This past Thursday, Twitter announced that it removed more than 170,000 accounts that were linked back to a Chinese influencing operation.
This influencing operation was designed to push specific ideas on the public, and according to Twitter, 23,750 highly active accounts, as well as a further 150,000 "amplifier" accounts have been removed. The "amplifier" accounts were being used to boost the content the core "highly active" accounts were pushing. The Guardian reports that the large majority (78.5%) of the accounts had no followers, and 95% had fewer than eight followers.
As reported by Reuters, the Beijing-backed influence operation was pushing ideas about the Hong Kong protests, as well as the coronavirus. The accounts were praising China's response to the virus, and also were using the virus to stir up drama in among activists in the United States. Renee DiResta, at the Stanford Internet Observatory, said that the online influencing operation began having increased activity around late January, which is when the coronavirus began to spread beyond China.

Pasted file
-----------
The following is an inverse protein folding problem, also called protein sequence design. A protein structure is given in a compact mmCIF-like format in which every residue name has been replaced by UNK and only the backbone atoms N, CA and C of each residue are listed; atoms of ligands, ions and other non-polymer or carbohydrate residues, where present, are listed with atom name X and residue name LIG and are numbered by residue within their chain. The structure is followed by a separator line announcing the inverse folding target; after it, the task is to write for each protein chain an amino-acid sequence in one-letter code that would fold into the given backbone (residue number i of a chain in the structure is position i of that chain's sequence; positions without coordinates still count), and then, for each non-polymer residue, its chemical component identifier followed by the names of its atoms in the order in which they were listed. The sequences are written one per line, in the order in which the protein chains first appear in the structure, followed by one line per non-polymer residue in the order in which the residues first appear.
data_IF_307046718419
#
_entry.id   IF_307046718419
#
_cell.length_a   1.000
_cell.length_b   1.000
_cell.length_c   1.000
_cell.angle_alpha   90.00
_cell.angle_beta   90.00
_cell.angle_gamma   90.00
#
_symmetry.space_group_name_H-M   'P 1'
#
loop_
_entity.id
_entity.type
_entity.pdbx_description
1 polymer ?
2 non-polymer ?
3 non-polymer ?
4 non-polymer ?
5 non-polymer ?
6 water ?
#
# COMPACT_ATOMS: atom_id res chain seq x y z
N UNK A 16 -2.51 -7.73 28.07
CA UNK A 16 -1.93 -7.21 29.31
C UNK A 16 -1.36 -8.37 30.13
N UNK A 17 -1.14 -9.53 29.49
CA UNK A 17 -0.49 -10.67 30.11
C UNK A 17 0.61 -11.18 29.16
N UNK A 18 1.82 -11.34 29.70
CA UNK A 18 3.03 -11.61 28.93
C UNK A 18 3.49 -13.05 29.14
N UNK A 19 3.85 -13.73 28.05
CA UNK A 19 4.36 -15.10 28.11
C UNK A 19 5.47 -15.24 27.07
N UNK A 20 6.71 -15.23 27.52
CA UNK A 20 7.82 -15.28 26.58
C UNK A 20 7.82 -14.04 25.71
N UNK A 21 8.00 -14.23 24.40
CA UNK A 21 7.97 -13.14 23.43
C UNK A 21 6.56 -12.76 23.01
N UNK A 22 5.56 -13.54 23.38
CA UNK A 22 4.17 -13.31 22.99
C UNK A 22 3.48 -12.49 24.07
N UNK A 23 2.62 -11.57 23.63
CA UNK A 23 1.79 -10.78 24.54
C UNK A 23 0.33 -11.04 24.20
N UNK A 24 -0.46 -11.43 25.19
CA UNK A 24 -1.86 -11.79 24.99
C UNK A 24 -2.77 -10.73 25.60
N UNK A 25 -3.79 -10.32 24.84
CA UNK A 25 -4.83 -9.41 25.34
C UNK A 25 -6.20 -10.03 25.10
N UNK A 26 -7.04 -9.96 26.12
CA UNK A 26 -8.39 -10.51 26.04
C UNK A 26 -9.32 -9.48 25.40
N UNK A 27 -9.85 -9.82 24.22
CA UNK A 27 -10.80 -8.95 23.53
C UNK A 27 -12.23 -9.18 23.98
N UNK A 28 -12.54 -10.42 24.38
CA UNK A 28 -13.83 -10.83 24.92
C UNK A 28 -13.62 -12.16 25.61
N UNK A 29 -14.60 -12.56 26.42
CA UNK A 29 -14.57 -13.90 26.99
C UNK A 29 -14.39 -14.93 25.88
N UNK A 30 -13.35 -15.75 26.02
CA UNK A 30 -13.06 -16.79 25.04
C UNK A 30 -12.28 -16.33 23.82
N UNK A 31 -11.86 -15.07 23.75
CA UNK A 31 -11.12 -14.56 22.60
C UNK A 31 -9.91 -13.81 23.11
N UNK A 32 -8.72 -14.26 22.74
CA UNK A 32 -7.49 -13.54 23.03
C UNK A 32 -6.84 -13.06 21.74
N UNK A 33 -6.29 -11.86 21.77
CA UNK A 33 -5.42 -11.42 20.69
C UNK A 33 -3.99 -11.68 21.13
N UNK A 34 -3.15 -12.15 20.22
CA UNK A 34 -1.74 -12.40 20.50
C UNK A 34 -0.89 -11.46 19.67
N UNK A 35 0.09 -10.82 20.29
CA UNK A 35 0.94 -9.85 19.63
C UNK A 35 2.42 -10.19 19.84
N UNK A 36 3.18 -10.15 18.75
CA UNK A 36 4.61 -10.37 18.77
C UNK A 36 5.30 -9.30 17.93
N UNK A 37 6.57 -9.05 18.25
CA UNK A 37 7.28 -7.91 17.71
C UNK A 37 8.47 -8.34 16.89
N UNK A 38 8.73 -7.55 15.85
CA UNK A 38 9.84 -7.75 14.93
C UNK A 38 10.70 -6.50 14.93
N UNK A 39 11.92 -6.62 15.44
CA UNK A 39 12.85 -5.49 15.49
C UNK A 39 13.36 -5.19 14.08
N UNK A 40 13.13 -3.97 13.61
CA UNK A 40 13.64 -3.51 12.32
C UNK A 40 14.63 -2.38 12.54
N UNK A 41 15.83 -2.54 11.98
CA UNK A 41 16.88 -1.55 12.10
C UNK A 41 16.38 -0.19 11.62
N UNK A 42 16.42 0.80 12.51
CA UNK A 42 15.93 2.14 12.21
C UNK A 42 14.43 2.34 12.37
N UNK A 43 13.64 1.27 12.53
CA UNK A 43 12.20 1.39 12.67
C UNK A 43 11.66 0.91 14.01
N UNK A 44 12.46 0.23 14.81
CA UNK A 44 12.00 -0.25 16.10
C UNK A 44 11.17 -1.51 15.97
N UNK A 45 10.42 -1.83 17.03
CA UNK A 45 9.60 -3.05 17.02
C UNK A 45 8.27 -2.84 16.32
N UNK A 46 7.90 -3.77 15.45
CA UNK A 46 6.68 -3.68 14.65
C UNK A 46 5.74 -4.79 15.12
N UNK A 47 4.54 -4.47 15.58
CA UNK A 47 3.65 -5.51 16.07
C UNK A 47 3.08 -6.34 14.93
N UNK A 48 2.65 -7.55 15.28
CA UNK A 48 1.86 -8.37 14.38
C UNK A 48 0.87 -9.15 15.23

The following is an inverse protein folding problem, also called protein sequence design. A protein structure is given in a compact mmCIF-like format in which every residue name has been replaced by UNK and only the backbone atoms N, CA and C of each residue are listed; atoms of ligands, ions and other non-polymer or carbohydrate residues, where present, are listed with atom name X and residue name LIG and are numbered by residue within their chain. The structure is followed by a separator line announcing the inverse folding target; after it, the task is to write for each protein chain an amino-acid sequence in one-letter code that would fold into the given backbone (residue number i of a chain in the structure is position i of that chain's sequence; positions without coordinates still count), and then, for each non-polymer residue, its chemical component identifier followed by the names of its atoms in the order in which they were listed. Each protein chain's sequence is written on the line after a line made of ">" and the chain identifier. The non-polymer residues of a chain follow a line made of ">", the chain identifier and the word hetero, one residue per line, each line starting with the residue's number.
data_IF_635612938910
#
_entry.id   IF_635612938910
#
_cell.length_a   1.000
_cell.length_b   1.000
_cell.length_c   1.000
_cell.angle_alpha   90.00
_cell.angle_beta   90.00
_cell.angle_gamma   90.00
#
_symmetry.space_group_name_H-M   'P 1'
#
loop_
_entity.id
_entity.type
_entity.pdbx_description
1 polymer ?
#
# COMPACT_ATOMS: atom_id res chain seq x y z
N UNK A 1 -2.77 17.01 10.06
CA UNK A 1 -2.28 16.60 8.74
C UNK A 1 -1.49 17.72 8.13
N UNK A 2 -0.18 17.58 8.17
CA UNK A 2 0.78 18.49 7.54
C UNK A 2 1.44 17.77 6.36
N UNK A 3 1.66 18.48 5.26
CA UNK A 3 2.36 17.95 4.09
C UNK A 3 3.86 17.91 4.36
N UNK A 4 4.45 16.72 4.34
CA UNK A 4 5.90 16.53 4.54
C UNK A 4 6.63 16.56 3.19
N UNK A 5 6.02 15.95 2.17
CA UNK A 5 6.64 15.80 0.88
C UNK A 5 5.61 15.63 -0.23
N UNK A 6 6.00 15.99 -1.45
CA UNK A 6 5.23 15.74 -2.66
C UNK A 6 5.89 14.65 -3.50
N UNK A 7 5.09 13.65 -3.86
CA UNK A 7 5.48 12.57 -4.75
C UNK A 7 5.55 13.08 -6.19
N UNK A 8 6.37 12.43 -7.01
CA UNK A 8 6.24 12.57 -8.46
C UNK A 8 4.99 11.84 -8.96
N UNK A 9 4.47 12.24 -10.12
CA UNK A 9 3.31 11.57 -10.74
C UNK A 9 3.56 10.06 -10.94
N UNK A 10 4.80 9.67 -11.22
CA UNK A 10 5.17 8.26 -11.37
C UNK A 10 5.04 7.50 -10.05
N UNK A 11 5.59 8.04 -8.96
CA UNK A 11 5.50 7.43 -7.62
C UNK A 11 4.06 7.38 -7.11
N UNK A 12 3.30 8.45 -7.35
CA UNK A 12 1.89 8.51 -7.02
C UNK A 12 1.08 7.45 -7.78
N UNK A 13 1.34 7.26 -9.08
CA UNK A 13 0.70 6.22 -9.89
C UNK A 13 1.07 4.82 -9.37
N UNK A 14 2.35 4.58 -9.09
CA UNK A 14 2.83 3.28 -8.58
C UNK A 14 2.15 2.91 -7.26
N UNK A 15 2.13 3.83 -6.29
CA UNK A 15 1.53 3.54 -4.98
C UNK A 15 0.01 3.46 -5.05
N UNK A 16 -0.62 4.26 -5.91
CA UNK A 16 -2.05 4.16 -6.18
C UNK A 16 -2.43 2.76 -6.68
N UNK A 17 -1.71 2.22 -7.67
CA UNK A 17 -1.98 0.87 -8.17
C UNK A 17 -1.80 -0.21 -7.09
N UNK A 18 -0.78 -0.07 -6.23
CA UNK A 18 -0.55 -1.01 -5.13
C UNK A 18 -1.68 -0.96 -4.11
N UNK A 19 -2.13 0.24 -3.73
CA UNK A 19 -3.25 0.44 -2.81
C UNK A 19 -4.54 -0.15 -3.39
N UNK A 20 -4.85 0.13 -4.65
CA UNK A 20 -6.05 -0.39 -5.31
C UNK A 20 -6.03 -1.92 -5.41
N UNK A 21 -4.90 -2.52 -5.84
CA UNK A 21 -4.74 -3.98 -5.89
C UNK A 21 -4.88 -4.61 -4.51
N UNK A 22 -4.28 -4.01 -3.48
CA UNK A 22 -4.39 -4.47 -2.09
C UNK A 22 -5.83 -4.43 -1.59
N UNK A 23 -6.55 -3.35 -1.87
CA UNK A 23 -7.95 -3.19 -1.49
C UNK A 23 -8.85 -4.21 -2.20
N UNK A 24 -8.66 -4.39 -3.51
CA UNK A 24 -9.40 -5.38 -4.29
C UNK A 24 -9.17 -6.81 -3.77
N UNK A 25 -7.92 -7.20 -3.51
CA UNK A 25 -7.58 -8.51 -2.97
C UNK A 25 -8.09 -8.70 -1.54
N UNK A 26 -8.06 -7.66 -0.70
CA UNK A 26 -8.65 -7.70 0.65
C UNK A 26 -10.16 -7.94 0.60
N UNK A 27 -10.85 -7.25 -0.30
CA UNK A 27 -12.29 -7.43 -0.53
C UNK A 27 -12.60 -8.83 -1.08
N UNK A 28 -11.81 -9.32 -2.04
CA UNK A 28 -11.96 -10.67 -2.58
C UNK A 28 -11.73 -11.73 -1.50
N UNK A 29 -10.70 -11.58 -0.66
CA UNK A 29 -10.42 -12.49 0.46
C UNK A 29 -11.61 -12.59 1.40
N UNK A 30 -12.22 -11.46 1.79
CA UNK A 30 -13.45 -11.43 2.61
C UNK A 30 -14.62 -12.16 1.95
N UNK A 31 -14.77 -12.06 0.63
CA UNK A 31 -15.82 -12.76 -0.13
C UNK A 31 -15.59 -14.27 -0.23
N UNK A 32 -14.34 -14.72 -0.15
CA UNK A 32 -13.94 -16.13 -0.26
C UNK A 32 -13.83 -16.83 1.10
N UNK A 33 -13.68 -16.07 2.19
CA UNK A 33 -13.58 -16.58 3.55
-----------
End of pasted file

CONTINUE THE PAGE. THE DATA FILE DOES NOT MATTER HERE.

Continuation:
Twitter has said that the influencing operation had links back to an earlier state-backed operation that was taken down on other social media platforms such as Facebook, and Google's YouTube. The Guardian reports that many of the tweets from the accounts were pushing that the Hong Kong protests were violent, and that the US was interfering with the protests.
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